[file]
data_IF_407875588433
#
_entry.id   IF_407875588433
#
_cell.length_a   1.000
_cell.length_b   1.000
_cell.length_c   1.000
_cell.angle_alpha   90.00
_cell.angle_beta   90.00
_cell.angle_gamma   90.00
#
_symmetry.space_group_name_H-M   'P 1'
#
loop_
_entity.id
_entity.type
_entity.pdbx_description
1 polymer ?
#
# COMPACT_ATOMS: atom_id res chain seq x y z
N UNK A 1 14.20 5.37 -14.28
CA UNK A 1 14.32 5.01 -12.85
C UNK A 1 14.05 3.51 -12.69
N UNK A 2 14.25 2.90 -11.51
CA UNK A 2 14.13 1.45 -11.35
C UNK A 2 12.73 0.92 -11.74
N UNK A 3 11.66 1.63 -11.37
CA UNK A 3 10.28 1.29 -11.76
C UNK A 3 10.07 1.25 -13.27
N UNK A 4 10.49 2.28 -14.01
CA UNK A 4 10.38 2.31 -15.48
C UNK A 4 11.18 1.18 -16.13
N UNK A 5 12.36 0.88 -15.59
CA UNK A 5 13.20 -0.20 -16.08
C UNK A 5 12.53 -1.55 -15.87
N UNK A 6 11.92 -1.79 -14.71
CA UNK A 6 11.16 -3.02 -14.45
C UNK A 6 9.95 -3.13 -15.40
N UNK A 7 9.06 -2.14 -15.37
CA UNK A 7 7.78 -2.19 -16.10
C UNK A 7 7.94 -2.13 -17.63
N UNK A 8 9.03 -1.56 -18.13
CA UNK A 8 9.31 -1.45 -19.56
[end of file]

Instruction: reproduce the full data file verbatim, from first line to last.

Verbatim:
data_IF_407875588433
#
_entry.id   IF_407875588433
#
_cell.length_a   1.000
_cell.length_b   1.000
_cell.length_c   1.000
_cell.angle_alpha   90.00
_cell.angle_beta   90.00
_cell.angle_gamma   90.00
#
_symmetry.space_group_name_H-M   'P 1'
#
loop_
_entity.id
_entity.type
_entity.pdbx_description
1 polymer ?
#
# COMPACT_ATOMS: atom_id res chain seq x y z
N UNK A 1 14.20 5.37 -14.28
CA UNK A 1 14.32 5.01 -12.85
C UNK A 1 14.05 3.51 -12.69
N UNK A 2 14.25 2.90 -11.51
CA UNK A 2 14.13 1.45 -11.35
C UNK A 2 12.73 0.92 -11.74
N UNK A 3 11.66 1.63 -11.37
CA UNK A 3 10.28 1.29 -11.76
C UNK A 3 10.07 1.25 -13.27
N UNK A 4 10.49 2.28 -14.01
CA UNK A 4 10.38 2.31 -15.48
C UNK A 4 11.18 1.18 -16.13
N UNK A 5 12.36 0.88 -15.59
CA UNK A 5 13.20 -0.20 -16.08
C UNK A 5 12.53 -1.55 -15.87
N UNK A 6 11.92 -1.79 -14.71
CA UNK A 6 11.16 -3.02 -14.45
C UNK A 6 9.95 -3.13 -15.40
N UNK A 7 9.06 -2.14 -15.37
CA UNK A 7 7.78 -2.19 -16.10
C UNK A 7 7.94 -2.13 -17.63
N UNK A 8 9.03 -1.56 -18.13
CA UNK A 8 9.31 -1.45 -19.56